Australian coal mining workers are about to be hit by another wave of major job cuts as mining corporations further slash costs amid a dramatic slump in coal prices driven by the collapsing demand in Asia, especially China.
Contract prices for metallurgical coking coal in the last quarter plunged to a six-year low, falling from $US143 a tonne to just $120 as steel mills in China wind back production. Coking coal spot prices have fallen even further with the Platts price index recording returns as low as $105 a tonne earlier in April.
In late 2011, the price of coking coal, which is used in steel production, soared to $US330 a tonne, leading to a frenzy of mine expansion and a massive increase in supply as corporations competed to meet demand.
Prices have also plunged for thermal coal, which used to produce steam to run turbines that generate electricity. It has hit a four-year low, falling sharply from about $138 a tonne to $72.75—well below the price of $200 a tonne reached in 2007 and 2008.
Macquarie Bank is predicting the lowest thermal coal price settlement between Australian producers and Japanese customers in five years—a contract price of about $US82 a tonne significantly down from last year’s $95.
According to Credit Suisse analysts, the latest price fall means that production “is close to typical cash costs for the east coast coking coal industry.” In other words, taking factors such as financing and sustaining capital into account, numbers of coal producers are operating at a loss.
At the end of last month, coal giant Peabody Energy, which has already shut down mines, warned it was considering further restructuring, including closing two high-cost metallurgical coal mines and downsizing its workforce. The company reported a net loss of $44.1 million for the last quarter.
Last year, Peabody slashed 400 full-time jobs across its operations in the states of New South Wales (NSW) and Queensland. It also closed its Wilkie Creek thermal coal mine in Queensland at the cost of 200 jobs.
It is not only jobs, but pay and working conditions that are under attack. Peabody locked out workers at its underground Helensburgh Metropolitan Colliery on the NSW South Coast for seven days late last year, demanding a pay freeze in the first year of a new three-year work contract and increased productivity.
In March, Glencore announced the closure of its Ravensworth underground coal mine in the NSW Hunter Valley with the loss of 130 jobs, on top of 80 jobs cut in the previous 12 months. The company has declared the mine, profitable while coal prices were booming, to be “unviable.” Many more underground operations that were previously “viable” could face the same fate.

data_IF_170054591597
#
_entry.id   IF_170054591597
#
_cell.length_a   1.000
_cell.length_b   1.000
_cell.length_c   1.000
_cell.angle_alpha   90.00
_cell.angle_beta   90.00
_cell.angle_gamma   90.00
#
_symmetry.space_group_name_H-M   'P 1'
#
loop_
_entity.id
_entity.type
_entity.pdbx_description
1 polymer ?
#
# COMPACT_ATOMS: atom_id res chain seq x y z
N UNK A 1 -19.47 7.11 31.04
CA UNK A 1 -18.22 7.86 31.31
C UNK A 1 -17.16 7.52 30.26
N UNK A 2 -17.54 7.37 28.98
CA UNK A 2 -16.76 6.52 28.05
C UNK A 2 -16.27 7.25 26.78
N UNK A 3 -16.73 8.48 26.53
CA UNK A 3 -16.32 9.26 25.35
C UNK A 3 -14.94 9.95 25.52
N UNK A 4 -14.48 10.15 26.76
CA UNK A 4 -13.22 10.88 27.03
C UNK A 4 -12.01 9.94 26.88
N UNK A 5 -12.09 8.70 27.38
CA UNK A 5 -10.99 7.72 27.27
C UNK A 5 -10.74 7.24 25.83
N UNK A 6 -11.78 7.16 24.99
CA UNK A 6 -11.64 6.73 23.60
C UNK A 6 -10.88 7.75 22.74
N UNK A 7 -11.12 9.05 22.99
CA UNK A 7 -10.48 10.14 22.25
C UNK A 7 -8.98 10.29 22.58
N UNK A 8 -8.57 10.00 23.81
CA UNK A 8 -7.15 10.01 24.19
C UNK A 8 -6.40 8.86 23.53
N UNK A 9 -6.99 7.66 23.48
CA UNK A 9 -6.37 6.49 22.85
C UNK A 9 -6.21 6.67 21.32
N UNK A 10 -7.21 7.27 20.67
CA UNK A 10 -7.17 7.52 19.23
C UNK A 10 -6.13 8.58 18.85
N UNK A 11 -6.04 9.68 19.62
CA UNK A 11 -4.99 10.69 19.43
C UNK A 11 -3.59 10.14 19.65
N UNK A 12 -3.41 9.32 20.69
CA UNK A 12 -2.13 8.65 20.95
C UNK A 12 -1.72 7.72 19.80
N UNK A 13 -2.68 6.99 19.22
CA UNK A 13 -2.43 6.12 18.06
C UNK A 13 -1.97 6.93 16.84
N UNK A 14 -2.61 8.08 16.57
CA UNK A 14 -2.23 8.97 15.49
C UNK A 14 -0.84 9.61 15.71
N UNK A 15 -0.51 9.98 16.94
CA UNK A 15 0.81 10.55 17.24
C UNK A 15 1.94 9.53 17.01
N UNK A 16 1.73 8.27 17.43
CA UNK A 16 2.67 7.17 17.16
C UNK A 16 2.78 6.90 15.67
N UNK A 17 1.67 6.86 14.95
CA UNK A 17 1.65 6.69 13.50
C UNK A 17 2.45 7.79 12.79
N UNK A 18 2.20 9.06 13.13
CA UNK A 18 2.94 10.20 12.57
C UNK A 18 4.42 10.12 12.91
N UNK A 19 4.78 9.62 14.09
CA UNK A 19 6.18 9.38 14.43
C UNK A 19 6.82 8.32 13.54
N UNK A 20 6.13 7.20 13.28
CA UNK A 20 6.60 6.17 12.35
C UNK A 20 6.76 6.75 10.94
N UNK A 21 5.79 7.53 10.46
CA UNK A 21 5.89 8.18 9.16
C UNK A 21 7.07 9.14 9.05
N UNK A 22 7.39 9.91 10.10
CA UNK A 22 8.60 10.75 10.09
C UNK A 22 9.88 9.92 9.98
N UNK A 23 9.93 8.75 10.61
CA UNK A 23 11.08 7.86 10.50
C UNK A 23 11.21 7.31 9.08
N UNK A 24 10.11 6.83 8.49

In every case, the unions have acted as the enforcers for the job cuts and mine closures, blocking any resistance by workers. Over the past two years, coal producers have slashed 12,000 jobs—more than 1,500 destroyed in the Hunter Valley and 8,000 in Queensland—with impunity.
At the Helensburgh Metropolitan Colliery, the Construction Forestry Mining and Energy Union limited action by the locked out workers to an ineffectual protest campaign, mobilised no support from other Peabody workers facing similar attacks, and worked behind the scenes to deliver the company’s cost-cutting demands.
Now a new round of job destruction is being prepared. In late April, Wollongong Coal flagged the need to cut more jobs at its underground Wongawilli and Russel Vale mines, having already shed 47 jobs earlier this year as part of plans to axe 20 percent of its workforce.
Other major coal producers are also signalling job cuts, mine closures and far deeper attacks on working conditions. Rio Tinto’s energy product group chief executive, Harry Kenyon-Slaney, told the media last month that although the unit cost of coal production in its Australian operations had been reduced by about 25 percent over the past 12 months, the company “was not done with its cost-cutting efforts.”
Similarly, Anglo American’s executive Seamus French claimed that “about 60 percent of Australian (coal) production [was] losing money.” Declaring the coal industry “was in the toughest cycle,” he warned: “The market is over-supplied and Australia is at the top end of the cost curve.”
The president of BHP Billiton’s global coal business, Dean Dalla Valle, said that “Australia’s cost environment is making the local sector globally uncompetitive.” While declining to “speculate on jobs,” he warned the company had “more to do on costs.”
At the same time, the coal companies are exploiting the growing crisis to ramp up pressure on the federal and state governments for removal of all barriers to profit maximisation. Speaking for all the major coal companies, head of Glencore’s global coal assets Peter Freyberg claimed that the industry “isn’t as competitive as it should be,” and warned that “productivity, industrial relations and regulatory settings were factors impacting the industry’s competitiveness.”
Freyberg was not only calling for the reduction or removal of environmental and regulatory safeguards, but was adding his voice to the demands of big business for an even tougher industrial relations regime to straitjacket workers as attacks on jobs and working conditions intensify.
The mining companies want the removal of all impediments to their unbridled control over the workplace, including the ability to hire and fire at will and “flexibility” to make instantaneous changes to work practices, such as shift rosters and the use of contract labour, to meet shifting production demands.
The claims in ruling circles that the mining boom would insulate the Australian economy from the global crisis have well and truly been shattered. Coal miners, like every other section of the working class, is now facing an unrelenting assault on jobs wages and conditions as the major corporations seek to drive up profits at their expense.